Impact of mineralocorticoid receptor polymorphisms on urinary electrolyte excretion with and without diuretic drugs

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From: Pharmacogenomics(Vol. 16, Issue 2)
Publisher: Future Medicine Ltd.
Document Type: Report
Length: 6,130 words
Lexile Measure: 1500L

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Author(s): Nawar Dalila [*] aff1 , Jürgen Brockmöller aff1 , Mladen Vassilev Tzvetkov aff1 , Markus Schirmer aff1 , Martin Haubrock aff2 , Stefan Viktor Vormfelde aff1


antihypertensive agents; aldosterone; hydrochlorothiazide; LHX4; loop diuretics; mineralocorticoid receptor; NR3C2 ; pharmacogenetics; polymorphisms; triamterene

Diuretic drugs control salt, water excretion and blood pressure and are one of most important drugs in hypertension and heart failure [1-4 ]. Rare genetic variants and frequent polymorphisms in the sodium-potassium-dichloride cotransporter (NKCC2), the sodium-chloride cotransporter (NCC) and the epithelial sodium channel (ENaC) have been reported to affect electrolyte excretion when diuretics were applied [ 5 ]. The mineralocorticoid receptor (MR, aldosterone receptor) plays an important role in sodium reabsorption and potassium excretion and is partially mediated by transcriptional regulation of ENaC. Although less investigated, modulation of the renal outer medullary potassium channel (ROMK) by MR has also been suggested [6 ]. Twelve polymorphisms in the MR gene, NR3C2 , have been implicated with in vivo phenotypes (Table 1). The Ile180Val polymorphism (rs5522) has been especially implicated with neuropsychiatric phenotypes [7-9 ], but diuretic drug effects have been poorly investigated in relation to these 12 polymorphisms given in Table 1.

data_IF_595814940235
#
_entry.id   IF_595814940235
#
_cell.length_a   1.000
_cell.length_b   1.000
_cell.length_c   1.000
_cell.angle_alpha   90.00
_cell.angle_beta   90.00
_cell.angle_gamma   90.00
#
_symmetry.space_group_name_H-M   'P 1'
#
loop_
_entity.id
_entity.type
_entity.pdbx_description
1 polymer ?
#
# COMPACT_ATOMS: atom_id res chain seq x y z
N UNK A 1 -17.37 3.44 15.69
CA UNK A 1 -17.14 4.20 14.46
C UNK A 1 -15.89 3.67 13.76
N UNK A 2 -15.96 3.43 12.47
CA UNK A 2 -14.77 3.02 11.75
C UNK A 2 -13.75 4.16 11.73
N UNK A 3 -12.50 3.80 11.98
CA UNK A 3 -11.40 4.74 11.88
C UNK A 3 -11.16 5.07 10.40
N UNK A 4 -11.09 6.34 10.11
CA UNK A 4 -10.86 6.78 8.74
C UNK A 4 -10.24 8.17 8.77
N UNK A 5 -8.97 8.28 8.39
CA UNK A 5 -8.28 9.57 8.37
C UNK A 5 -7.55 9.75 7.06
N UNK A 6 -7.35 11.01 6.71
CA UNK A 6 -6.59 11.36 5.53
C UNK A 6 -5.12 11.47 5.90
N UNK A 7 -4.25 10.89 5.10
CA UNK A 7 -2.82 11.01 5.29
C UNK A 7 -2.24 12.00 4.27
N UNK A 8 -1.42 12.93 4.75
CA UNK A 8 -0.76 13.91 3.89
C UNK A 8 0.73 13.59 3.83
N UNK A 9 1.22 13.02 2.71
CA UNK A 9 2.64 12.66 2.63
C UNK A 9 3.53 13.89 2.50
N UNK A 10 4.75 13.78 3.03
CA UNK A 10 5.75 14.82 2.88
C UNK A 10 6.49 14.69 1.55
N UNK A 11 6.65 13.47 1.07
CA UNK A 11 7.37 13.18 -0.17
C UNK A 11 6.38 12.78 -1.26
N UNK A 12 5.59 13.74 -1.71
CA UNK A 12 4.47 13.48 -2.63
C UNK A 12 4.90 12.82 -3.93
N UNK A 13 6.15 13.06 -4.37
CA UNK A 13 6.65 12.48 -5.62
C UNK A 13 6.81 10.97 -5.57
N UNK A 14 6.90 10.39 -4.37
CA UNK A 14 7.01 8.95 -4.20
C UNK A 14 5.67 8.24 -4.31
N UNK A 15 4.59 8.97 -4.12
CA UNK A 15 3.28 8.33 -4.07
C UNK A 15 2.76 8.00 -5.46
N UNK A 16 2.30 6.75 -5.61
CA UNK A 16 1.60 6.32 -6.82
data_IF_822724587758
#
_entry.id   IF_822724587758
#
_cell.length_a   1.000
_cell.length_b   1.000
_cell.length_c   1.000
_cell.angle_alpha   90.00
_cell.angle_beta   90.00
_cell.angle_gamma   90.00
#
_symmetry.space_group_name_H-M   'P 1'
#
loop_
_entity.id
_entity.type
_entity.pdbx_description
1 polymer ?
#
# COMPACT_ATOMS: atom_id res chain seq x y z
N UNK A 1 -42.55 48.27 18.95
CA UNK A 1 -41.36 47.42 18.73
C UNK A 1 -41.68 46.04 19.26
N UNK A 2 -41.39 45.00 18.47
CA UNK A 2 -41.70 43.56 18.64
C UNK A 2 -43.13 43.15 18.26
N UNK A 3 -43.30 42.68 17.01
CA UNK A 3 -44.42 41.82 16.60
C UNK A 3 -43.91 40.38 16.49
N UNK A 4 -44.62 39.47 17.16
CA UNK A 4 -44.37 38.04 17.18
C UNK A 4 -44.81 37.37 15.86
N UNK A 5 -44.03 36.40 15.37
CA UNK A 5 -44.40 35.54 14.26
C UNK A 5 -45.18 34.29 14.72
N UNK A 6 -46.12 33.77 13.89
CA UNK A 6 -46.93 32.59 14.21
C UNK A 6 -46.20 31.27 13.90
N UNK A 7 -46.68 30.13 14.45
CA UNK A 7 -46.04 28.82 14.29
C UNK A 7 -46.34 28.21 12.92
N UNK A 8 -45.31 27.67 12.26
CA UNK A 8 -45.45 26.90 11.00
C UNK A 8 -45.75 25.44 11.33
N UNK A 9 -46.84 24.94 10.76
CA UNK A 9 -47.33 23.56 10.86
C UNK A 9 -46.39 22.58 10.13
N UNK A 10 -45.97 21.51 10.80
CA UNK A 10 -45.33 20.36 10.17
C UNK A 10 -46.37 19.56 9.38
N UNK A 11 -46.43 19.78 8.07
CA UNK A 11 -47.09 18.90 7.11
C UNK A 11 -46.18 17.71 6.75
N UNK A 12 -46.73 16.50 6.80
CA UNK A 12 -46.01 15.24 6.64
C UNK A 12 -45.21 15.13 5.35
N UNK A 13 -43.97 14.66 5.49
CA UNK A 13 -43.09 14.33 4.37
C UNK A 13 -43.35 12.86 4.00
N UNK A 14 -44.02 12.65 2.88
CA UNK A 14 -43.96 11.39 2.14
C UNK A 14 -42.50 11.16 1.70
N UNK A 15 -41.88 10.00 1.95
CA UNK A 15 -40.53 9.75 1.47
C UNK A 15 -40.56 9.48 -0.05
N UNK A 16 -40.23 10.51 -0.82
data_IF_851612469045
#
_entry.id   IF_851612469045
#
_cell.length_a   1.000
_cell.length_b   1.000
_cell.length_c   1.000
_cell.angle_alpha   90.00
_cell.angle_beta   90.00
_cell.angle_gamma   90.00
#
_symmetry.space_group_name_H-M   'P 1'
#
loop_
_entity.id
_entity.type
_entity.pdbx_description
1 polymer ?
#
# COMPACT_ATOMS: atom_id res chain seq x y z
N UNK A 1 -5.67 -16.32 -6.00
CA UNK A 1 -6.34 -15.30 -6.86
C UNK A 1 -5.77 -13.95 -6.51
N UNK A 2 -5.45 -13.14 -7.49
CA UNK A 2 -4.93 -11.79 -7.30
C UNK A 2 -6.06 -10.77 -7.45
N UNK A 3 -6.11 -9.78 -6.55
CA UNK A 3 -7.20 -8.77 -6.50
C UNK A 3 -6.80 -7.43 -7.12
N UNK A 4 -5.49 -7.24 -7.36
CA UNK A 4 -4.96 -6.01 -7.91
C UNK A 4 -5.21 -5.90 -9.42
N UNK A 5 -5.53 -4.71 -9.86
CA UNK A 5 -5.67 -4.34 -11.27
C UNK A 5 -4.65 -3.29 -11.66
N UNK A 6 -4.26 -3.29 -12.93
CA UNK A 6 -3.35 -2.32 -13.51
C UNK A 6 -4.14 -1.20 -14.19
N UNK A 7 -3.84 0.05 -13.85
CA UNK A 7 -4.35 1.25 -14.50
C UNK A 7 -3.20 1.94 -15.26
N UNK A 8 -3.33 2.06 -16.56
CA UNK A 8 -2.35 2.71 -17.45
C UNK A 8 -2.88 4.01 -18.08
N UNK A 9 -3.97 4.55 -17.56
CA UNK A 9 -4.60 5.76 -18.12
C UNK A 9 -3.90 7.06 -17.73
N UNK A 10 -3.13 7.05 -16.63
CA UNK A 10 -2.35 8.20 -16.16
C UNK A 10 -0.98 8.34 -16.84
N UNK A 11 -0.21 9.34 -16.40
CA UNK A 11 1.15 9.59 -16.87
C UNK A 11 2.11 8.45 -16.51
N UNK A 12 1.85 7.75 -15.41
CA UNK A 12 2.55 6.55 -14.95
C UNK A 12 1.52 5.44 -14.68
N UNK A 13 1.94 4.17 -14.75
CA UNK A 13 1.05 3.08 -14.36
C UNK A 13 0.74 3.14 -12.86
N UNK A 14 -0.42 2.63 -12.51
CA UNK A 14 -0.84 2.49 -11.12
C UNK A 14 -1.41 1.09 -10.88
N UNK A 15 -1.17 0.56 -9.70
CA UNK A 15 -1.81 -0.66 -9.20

Here we investigated, whether NR3C2 polymorphisms are implicated in urinary electrolyte excretion in two single-dose crossover studies: One with 96 volunteers on bumetanide, furosemide and torsemide, and one in 107 volunteers, on hydrochlorothiazide, triamterene and moderate sodium chloride restriction.

Patients & methods

We investigated the urinary electrolyte excretion in two single-dose crossover studies in healthy, male Caucasian volunteers [5,22 ]. The first study was on the loop diuretics bumetanide, furosemide and torsemide. The second study was on two doses of hydrochlorothiazide, on triamterene and on moderate sodium chloride restriction. The two study populations were unrelated to each other. Both studies were single-blind, three-arm, triple-crossover studies randomized in the order of drug application. Both studies were approved by the ethics committee of the University Medicine Göttingen. All volunteers provided written informed consent before they were included in the studies. To avoid hypovolemia, the subjects were repeatedly encouraged to drink water or theophylline-free and caffeine-free tea in both studies.

Study 1

The first study consisted of three periods separated by at least 2 weeks. Each period had a run-in day and a drug day. The subjects were asked to adhere to a NaCl-restricted diet from 48 h prior to drug administration until 24 h after drug intake. Subjects were advised how to restrict NaCl intake. On the drug days, the participants took single oral doses of 2 mg bumetanide, 80 mg furosemide and 10 mg torsemide. Blood and urine were collected in intervals over 24 h after drug intake. In this study, 95 Caucasian men completed the bumetanide period, 93 the furosemide period and 92 the torsemide period. The participants were on average 28 years old (mean, range 19-50 years), weighed 78 kg (57-93 kg) and were 182 cm tall (170-198 cm).

Study 2

The second study also consisted of three periods separated by at least seven days. Each period consisted of three days: a run-in day, a moderate...

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Gale Document Number: GALE|A413526798